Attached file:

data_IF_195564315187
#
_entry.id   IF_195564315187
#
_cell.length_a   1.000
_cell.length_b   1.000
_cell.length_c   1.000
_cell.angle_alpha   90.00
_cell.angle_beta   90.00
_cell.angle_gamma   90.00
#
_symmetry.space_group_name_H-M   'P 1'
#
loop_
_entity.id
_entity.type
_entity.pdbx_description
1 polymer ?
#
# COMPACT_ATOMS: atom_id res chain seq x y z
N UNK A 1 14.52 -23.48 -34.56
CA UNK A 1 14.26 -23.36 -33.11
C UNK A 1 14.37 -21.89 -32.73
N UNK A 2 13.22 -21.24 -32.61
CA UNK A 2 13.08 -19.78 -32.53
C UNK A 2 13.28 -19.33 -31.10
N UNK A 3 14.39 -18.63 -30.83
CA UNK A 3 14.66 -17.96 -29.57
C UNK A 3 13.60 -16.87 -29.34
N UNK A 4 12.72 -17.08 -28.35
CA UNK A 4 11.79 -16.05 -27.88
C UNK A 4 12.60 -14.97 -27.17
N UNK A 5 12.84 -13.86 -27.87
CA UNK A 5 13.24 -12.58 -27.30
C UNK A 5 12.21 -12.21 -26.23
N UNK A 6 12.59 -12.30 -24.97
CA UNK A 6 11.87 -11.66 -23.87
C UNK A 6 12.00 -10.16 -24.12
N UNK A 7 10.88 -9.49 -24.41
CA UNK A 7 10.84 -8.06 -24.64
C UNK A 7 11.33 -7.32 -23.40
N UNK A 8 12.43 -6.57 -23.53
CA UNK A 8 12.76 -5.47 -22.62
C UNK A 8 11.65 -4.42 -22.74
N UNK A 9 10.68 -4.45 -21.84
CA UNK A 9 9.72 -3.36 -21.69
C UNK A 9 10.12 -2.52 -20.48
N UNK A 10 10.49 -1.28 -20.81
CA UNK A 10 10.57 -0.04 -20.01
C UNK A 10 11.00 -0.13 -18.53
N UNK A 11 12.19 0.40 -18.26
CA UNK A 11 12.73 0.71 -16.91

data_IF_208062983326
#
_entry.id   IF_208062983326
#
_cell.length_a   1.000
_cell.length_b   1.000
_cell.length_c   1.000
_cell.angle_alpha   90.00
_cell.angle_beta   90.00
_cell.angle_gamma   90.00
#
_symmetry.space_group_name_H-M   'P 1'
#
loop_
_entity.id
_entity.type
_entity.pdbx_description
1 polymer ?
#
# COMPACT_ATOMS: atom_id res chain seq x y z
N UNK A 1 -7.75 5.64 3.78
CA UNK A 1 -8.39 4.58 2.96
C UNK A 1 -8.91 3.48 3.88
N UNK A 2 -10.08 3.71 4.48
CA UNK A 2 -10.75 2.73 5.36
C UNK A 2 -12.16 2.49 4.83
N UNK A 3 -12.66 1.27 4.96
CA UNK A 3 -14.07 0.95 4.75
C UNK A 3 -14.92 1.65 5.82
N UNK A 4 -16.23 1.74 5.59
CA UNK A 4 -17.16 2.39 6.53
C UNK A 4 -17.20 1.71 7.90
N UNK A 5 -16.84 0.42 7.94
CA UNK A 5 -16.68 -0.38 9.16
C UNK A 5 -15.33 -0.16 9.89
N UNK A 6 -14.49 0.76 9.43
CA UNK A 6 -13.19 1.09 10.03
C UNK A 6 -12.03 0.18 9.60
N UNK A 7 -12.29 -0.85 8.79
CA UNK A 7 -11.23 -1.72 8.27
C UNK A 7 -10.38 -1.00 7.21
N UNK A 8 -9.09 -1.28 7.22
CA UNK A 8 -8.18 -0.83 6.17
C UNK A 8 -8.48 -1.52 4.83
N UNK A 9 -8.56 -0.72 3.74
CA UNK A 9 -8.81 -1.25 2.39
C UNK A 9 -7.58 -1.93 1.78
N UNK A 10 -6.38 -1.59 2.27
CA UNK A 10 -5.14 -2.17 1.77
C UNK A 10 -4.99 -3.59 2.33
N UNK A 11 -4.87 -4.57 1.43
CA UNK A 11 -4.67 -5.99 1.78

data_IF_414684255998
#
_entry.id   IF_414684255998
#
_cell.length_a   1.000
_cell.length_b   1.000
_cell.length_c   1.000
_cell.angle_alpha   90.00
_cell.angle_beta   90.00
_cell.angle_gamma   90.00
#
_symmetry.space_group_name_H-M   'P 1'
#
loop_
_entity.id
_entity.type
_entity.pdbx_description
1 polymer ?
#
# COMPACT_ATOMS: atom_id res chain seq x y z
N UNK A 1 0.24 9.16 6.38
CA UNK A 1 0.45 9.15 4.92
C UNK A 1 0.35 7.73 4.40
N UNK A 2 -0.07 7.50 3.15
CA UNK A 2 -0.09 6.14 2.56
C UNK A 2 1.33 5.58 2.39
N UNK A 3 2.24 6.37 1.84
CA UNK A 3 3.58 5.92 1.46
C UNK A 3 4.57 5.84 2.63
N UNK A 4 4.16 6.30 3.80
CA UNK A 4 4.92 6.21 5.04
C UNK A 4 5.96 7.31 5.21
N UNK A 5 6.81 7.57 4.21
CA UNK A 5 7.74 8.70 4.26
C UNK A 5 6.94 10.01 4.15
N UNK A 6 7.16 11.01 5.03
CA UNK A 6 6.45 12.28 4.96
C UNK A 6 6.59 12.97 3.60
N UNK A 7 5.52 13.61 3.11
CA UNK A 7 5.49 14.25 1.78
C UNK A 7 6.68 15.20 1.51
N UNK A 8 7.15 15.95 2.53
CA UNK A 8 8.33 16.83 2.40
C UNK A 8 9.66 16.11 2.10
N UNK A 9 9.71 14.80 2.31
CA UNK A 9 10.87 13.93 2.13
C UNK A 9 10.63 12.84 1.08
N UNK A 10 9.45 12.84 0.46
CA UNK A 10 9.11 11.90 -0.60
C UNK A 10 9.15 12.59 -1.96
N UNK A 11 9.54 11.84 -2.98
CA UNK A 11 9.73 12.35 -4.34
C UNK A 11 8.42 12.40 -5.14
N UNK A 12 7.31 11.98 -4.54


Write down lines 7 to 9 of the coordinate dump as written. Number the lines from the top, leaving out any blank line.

_cell.length_c   1.000
_cell.angle_alpha   90.00
_cell.angle_beta   90.00